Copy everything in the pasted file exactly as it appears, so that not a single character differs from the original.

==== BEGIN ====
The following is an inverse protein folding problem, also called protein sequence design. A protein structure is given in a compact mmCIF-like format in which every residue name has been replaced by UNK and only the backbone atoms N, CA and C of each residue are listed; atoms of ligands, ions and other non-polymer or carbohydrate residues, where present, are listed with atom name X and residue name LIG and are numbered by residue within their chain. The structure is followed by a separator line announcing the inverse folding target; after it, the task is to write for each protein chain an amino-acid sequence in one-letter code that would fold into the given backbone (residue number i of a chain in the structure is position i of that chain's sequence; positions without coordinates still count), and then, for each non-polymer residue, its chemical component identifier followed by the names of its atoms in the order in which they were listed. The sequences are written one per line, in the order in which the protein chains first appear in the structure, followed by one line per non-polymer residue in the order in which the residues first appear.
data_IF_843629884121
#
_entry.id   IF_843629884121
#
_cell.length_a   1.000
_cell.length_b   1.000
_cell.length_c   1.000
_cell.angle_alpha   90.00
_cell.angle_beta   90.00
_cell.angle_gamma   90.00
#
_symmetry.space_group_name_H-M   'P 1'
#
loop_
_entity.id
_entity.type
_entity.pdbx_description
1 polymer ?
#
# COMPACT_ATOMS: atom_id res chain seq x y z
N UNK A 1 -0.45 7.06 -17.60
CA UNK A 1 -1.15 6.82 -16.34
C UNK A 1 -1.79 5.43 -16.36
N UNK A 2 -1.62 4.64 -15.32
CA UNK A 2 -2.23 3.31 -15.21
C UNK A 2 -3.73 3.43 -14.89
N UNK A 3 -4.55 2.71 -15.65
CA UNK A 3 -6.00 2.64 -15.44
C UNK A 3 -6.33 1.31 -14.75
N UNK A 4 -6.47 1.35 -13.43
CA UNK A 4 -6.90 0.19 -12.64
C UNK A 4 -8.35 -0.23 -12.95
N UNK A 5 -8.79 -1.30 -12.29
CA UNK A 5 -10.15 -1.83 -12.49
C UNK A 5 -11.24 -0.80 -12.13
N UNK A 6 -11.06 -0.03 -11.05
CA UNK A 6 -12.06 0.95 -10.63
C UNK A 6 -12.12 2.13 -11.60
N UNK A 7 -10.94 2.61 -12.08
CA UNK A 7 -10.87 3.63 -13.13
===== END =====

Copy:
The following is an inverse protein folding problem, also called protein sequence design. A protein structure is given in a compact mmCIF-like format in which every residue name has been replaced by UNK and only the backbone atoms N, CA and C of each residue are listed; atoms of ligands, ions and other non-polymer or carbohydrate residues, where present, are listed with atom name X and residue name LIG and are numbered by residue within their chain. The structure is followed by a separator line announcing the inverse folding target; after it, the task is to write for each protein chain an amino-acid sequence in one-letter code that would fold into the given backbone (residue number i of a chain in the structure is position i of that chain's sequence; positions without coordinates still count), and then, for each non-polymer residue, its chemical component identifier followed by the names of its atoms in the order in which they were listed. The sequences are written one per line, in the order in which the protein chains first appear in the structure, followed by one line per non-polymer residue in the order in which the residues first appear.
data_IF_843629884121
#
_entry.id   IF_843629884121
#
_cell.length_a   1.000
_cell.length_b   1.000
_cell.length_c   1.000
_cell.angle_alpha   90.00
_cell.angle_beta   90.00
_cell.angle_gamma   90.00
#
_symmetry.space_group_name_H-M   'P 1'
#
loop_
_entity.id
_entity.type
_entity.pdbx_description
1 polymer ?
#
# COMPACT_ATOMS: atom_id res chain seq x y z
N UNK A 1 -0.45 7.06 -17.60
CA UNK A 1 -1.15 6.82 -16.34
C UNK A 1 -1.79 5.43 -16.36
N UNK A 2 -1.62 4.64 -15.32
CA UNK A 2 -2.23 3.31 -15.21
C UNK A 2 -3.73 3.43 -14.89
N UNK A 3 -4.55 2.71 -15.65
CA UNK A 3 -6.00 2.64 -15.44
C UNK A 3 -6.33 1.31 -14.75
N UNK A 4 -6.47 1.35 -13.43
CA UNK A 4 -6.90 0.19 -12.64
C UNK A 4 -8.35 -0.23 -12.95
N UNK A 5 -8.79 -1.30 -12.29
CA UNK A 5 -10.15 -1.83 -12.49
C UNK A 5 -11.24 -0.80 -12.13
N UNK A 6 -11.06 -0.03 -11.05
CA UNK A 6 -12.06 0.95 -10.63
C UNK A 6 -12.12 2.13 -11.60
N UNK A 7 -10.94 2.61 -12.08
CA UNK A 7 -10.87 3.63 -13.13